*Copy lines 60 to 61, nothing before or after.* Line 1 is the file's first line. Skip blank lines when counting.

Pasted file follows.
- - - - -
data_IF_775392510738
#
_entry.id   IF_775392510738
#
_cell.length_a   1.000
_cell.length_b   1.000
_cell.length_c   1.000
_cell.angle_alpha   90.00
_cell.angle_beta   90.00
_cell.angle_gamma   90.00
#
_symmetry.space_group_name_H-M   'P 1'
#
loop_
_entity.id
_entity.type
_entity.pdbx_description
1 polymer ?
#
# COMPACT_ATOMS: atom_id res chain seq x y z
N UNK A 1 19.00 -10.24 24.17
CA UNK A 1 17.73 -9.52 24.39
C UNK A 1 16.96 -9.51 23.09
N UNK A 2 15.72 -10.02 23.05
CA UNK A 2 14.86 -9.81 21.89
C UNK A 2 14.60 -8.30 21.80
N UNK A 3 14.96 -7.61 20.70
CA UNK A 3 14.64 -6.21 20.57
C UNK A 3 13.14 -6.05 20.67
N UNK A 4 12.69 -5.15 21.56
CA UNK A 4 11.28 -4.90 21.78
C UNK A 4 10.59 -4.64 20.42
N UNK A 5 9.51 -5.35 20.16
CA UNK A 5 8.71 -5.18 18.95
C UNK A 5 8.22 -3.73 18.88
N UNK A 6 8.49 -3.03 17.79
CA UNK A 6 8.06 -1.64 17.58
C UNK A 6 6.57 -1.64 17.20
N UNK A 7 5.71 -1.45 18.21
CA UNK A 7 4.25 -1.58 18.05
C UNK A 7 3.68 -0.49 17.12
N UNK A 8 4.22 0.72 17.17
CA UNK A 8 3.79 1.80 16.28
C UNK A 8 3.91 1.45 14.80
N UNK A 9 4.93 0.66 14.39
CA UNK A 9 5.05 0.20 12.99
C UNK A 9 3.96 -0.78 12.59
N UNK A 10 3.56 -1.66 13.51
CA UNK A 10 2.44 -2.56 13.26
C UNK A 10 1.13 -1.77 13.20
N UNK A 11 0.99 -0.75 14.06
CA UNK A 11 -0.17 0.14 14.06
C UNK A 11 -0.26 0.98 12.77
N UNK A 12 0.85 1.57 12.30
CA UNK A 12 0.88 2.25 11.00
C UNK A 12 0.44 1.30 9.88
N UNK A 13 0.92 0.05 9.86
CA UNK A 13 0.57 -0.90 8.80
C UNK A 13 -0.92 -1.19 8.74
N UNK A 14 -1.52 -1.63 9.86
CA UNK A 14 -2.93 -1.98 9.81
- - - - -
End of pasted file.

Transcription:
N UNK A 14 -1.52 -1.63 9.86
CA UNK A 14 -2.93 -1.98 9.81